Velazquez, Meng, Jeffries Call for Voting Rights Act Fixes
Washington, DC – Three New York City Members of Congress today held a town hall focusing on the need for Congress to pass legislation reinstating portions of the Voting Rights Act. That landmark law was significantly weakened in 2013 when the U.S. Supreme Court ruled in Shelby County v. Holder that portions of it were out of date, removing important protections for minority and other voters.
“The right to vote is fundamental,” said Rep. Nydia M. Velázquez (D-NY). “When we are talking about progress on any other issue - access to health care, affordable housing, a cleaner environment or investment in education - it all starts with the ballot box. For these reasons, we need to make sure voters’ rights are protected and that will mean finding a way to legislatively reinstate the Voting Rights Act.”
“Participating in the democratic process is one of our most fundamental rights as American citizens,” said Rep. Grace Meng (D-NY). “It is imperative that we make every effort to protect voters from discrimination. I thank all of our panelists who took the time to speak about an issue that affects not only our communities here in New York City, but vulnerable communities all across the country—access to the polls.”
“We deserve a government of the people, by the people and for the people,” said Rep. Rep. Hakeem Jeffries (D-NY). “The right to vote is central to the integrity of our democracy and the ability of the people to determine who represents them at the city, state and federal level. Serious mistakes were made in connection with last month's presidential primary in New York City, particularly as it relates to the Brooklyn voter purge. The information obtained at our hearing represented a meaningful step forward in understanding what happened, why it happened and how we can prevent another electoral debacle from ever happening again.”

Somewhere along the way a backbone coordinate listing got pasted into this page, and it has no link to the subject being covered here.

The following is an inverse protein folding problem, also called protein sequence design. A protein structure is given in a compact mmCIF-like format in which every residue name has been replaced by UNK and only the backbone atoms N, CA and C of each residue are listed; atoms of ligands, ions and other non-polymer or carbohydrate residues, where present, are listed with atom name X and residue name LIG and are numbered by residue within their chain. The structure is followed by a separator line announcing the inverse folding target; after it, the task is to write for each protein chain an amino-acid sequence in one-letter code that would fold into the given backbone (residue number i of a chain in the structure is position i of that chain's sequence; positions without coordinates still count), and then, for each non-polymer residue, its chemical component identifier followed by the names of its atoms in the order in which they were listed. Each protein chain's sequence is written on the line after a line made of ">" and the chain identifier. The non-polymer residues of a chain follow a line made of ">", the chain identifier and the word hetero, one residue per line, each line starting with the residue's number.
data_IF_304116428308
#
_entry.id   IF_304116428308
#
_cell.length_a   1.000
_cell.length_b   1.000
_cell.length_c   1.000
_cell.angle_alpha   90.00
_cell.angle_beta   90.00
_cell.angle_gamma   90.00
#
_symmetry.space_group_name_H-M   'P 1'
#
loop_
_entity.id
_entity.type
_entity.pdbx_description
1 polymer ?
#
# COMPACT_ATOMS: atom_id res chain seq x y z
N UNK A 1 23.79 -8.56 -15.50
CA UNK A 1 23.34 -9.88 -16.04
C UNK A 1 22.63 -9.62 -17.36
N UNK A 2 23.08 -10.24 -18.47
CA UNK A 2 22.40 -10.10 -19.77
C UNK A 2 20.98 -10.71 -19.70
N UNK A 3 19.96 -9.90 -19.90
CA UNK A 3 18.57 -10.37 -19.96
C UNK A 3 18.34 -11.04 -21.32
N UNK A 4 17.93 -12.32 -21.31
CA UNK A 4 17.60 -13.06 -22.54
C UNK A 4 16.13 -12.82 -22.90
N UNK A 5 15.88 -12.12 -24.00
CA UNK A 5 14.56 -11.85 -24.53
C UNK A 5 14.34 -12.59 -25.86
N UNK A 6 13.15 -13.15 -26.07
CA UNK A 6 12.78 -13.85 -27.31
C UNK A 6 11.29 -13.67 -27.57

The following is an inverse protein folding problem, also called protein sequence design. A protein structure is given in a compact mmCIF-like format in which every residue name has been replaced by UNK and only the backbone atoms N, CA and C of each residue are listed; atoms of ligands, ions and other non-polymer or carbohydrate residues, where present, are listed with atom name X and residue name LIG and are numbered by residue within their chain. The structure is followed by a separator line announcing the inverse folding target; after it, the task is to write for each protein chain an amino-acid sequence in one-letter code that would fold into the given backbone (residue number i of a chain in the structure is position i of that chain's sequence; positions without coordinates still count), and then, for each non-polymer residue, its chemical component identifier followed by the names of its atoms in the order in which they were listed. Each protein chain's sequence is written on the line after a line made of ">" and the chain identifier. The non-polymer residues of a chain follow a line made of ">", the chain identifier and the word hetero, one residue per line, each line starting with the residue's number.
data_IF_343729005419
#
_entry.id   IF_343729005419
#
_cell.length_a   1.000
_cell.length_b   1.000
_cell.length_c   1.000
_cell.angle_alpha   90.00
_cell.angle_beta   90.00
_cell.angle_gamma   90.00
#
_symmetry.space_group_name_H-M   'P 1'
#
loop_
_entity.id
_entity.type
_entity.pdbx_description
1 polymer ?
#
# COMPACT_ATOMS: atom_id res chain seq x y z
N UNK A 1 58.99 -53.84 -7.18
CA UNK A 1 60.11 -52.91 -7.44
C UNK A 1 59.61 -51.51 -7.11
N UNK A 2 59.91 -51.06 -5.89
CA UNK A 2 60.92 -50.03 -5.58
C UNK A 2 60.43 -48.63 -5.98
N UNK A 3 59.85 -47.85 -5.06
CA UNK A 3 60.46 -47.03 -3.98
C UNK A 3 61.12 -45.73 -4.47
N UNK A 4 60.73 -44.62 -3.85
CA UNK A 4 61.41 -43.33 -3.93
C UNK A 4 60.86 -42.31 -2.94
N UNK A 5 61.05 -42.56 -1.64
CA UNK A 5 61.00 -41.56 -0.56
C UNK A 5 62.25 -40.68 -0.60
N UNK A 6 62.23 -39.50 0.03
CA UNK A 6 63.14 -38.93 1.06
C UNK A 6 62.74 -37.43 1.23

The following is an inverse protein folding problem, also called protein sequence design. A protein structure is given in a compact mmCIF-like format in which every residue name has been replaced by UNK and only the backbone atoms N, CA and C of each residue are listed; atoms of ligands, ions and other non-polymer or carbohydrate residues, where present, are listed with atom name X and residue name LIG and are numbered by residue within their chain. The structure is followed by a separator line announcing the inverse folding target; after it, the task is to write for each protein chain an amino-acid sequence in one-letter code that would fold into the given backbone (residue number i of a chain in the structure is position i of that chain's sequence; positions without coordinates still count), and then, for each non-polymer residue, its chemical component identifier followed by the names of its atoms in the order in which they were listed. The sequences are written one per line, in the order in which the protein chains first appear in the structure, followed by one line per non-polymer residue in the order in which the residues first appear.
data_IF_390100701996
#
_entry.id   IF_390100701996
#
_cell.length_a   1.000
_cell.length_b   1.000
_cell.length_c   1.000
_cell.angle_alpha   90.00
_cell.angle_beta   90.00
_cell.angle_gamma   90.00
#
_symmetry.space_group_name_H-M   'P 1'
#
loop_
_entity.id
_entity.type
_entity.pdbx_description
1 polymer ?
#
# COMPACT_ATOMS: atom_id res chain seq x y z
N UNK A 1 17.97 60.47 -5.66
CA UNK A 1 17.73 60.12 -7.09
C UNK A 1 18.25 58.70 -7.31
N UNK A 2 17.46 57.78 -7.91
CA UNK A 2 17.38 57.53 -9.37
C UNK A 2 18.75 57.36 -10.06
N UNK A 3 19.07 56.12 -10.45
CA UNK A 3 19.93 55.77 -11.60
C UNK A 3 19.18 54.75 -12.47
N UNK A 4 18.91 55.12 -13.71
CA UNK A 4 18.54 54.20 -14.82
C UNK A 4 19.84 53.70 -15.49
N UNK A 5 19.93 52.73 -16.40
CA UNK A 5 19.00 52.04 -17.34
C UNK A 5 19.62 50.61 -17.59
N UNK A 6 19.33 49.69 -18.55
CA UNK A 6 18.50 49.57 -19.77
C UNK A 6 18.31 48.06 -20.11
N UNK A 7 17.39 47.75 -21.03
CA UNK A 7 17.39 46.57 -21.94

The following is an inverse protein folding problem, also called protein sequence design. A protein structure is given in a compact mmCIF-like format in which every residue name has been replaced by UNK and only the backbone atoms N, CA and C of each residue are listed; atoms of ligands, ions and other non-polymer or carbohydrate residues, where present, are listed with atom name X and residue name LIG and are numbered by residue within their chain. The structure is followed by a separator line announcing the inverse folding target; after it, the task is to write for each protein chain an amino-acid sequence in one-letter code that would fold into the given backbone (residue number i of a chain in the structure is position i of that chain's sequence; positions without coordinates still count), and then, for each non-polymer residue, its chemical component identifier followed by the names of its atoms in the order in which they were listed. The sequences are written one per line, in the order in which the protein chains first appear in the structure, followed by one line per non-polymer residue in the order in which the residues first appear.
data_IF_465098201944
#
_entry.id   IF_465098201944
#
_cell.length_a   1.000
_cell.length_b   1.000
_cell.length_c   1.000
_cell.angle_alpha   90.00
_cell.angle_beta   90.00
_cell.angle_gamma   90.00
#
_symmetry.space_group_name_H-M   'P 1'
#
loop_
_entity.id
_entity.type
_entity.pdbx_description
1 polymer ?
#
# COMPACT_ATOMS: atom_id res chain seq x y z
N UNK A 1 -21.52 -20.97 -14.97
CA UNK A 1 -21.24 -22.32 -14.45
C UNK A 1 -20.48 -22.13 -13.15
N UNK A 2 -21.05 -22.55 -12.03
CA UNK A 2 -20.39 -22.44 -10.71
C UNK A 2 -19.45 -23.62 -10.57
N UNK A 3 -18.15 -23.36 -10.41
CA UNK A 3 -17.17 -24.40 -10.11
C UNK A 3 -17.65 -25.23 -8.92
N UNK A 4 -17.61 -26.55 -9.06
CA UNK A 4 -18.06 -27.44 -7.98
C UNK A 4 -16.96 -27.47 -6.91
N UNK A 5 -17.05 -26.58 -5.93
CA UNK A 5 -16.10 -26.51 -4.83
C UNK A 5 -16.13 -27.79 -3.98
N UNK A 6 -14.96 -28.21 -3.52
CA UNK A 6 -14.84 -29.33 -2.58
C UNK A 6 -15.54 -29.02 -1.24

During today’s town hall, the Executive Director of the New York City Board of Elections fielded questions from Members of Congress. Among other topics, the discussion examined recent voting problems in New York City’s primary.
“This is not a theoretical discussion,” added Velázquez. “The fact is we do not know if the recent problems in the New York primary would have happened if the Voting Rights Act were still intact. However, we all can agree these issues underscore that our system is far from perfect and we should err on the side of more voter protections, not fewer.”
Under the Voting Rights Act, certain states and counties were previously required to clear with the Department of Justice changes to voting rules and districts before instituting them. The locations requiring this “pre-clearance” were selected based on previous patterns of voting discrimination with the intent of preventing rule changes that would block minorities and other vulnerable populations from voting. However, the Supreme Court’s 2013 ruling held that the selection process was out of date, thereby rolling back these protections for many areas, including the Bronx, Kings and New York counties. Democrats in Congress have since been calling for legislation to update the Act and reinstate the voting protections in a manner that passes constitutional muster.
Other speakers at today’s event included election and voting experts from the Asian American Legal Defense and Education Fund, LatinoJustice, the Brennan Center for Justice and the Center for Law and Social Justice at Medgar Evers College.